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Behavioral Interventions for Children With ADHD

by Amy Morin

Children with attention-deficit/hyperactivity disorder require specific behavioral interventions to help them learn to manage their symptoms. Inattention can cause problems with listening and following directions. Impulsiveness can lead to aggression or unsafe behaviors such as running into a parking lot without looking for cars. Hyperactivity can make it difficult to complete tasks or sit for more than a few minutes at a time. Although parenting a child with ADHD presents challenges, some parenting strategies can help kids better manage their behavior.

Establish a Routine

According to the Child Development Institute, kids with ADHD do best when they have a predictable routine. Create a consistent daily schedule and stick to it as much as possible. Post a written copy of the schedule in a prominent location to remind kids when to do their chores, complete their homework and when they can have free time. For children who don't yet read, a picture schedule can provide helpful reminders about when to complete tasks such as brushing their teeth, getting dressed or combing their hair.

Give Effective Instructions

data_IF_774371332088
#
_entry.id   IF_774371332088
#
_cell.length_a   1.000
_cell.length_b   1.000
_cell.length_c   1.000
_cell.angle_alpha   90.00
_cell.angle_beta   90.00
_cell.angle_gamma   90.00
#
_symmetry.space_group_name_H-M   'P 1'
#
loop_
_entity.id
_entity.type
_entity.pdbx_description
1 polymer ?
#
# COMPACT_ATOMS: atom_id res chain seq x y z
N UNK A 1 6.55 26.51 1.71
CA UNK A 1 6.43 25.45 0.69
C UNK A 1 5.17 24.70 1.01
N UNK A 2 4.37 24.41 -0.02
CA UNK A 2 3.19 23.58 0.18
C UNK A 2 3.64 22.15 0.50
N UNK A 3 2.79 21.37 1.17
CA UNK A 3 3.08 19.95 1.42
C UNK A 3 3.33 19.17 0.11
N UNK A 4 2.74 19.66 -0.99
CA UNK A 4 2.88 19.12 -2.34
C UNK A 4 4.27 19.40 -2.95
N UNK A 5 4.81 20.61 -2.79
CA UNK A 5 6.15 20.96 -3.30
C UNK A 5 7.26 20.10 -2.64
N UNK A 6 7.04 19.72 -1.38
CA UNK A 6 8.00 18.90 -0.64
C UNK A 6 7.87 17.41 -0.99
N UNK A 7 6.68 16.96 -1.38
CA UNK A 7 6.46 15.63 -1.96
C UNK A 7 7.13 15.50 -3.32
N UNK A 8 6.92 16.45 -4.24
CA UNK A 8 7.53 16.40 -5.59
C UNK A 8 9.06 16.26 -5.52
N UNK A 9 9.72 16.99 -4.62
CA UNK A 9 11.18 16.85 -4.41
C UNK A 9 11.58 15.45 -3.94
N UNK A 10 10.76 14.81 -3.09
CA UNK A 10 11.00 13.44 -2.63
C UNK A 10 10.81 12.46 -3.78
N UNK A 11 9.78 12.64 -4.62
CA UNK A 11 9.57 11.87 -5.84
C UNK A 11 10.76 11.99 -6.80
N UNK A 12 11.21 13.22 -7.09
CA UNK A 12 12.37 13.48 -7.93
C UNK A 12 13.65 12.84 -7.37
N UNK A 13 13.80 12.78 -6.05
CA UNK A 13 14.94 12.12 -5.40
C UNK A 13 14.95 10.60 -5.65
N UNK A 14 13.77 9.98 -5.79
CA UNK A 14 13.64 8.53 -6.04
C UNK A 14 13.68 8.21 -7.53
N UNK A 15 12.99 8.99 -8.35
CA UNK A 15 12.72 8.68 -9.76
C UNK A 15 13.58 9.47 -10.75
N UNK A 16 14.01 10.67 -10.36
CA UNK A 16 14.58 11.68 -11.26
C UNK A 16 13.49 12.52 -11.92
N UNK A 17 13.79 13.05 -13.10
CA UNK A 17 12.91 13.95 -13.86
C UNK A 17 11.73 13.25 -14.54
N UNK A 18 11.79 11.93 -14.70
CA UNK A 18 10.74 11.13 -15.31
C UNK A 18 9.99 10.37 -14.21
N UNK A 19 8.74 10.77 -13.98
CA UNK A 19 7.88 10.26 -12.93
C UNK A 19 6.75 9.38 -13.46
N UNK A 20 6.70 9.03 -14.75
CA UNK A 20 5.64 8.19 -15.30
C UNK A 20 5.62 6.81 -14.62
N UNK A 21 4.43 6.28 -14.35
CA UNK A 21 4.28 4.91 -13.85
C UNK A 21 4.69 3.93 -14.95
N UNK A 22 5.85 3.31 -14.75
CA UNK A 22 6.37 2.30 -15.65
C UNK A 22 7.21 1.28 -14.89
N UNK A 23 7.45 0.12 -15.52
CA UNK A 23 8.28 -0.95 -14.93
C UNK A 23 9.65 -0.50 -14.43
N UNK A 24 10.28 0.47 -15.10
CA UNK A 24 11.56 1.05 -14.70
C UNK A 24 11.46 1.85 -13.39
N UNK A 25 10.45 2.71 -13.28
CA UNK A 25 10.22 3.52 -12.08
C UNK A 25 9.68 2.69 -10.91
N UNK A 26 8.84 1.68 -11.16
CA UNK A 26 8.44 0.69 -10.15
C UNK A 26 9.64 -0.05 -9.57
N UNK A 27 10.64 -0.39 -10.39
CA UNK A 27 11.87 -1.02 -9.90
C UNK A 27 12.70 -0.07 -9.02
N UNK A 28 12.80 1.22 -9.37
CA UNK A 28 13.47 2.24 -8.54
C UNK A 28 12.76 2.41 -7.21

Kids with ADHD need to have instructions given to them in a manner they can understand. The Child Development Institute recommends reducing any distractions before trying to give instructions. Shut off the TV or pause a video game when necessary. Instead of yelling from the next room, get close when giving instructions. Establish eye contact or place a hand on your child's shoulder to ensure you have your child's attention. Avoid giving chain commands because that can easily overwhelm a child with ADHD. Instead, offer instructions one step at a time. Say, "Please put away your shoes." When your child completes that task, say, "Get out your homework, please.

Provide Consequences

According to MayoClinic.com, time-out can be a good consequence for misbehavior because kids with ADHD can become over-stimulated easily. Remove a disruptive child from the environment and place him in a quiet area or separate room. Time-out can be relatively brief, as long as it gives your child the opportunity to calm his body and mind. If your child refuses to go to time-out and refuses to remain in time-out, remove a privilege. Take away privileges such as video game time, TV time or a favorite toy.

Offer Rewards

Sometimes kids with ADHD need help with specific behaviors. KidsHealth.org recommends that parents use reward systems to help kids change their behavior. Point systems often work well for kids with ADHD. Provide points for exhibiting the desired behavior such as using an inside voice. Allow your child to exchange the points for bigger rewards such as watching a movie, choosing a meal or having a friend over. As your child masters each skill, establish new goals of increasing difficulty.

About the Author

Amy Morin has been writing about parenting, relationships, health and lifestyle issues since 2009. Her work appears in many print and online publications, including Mom.me and Global Post. Morin works as a clinical therapist and a college psychology instructor. Morin received her Master of Social Work from the University of New England.

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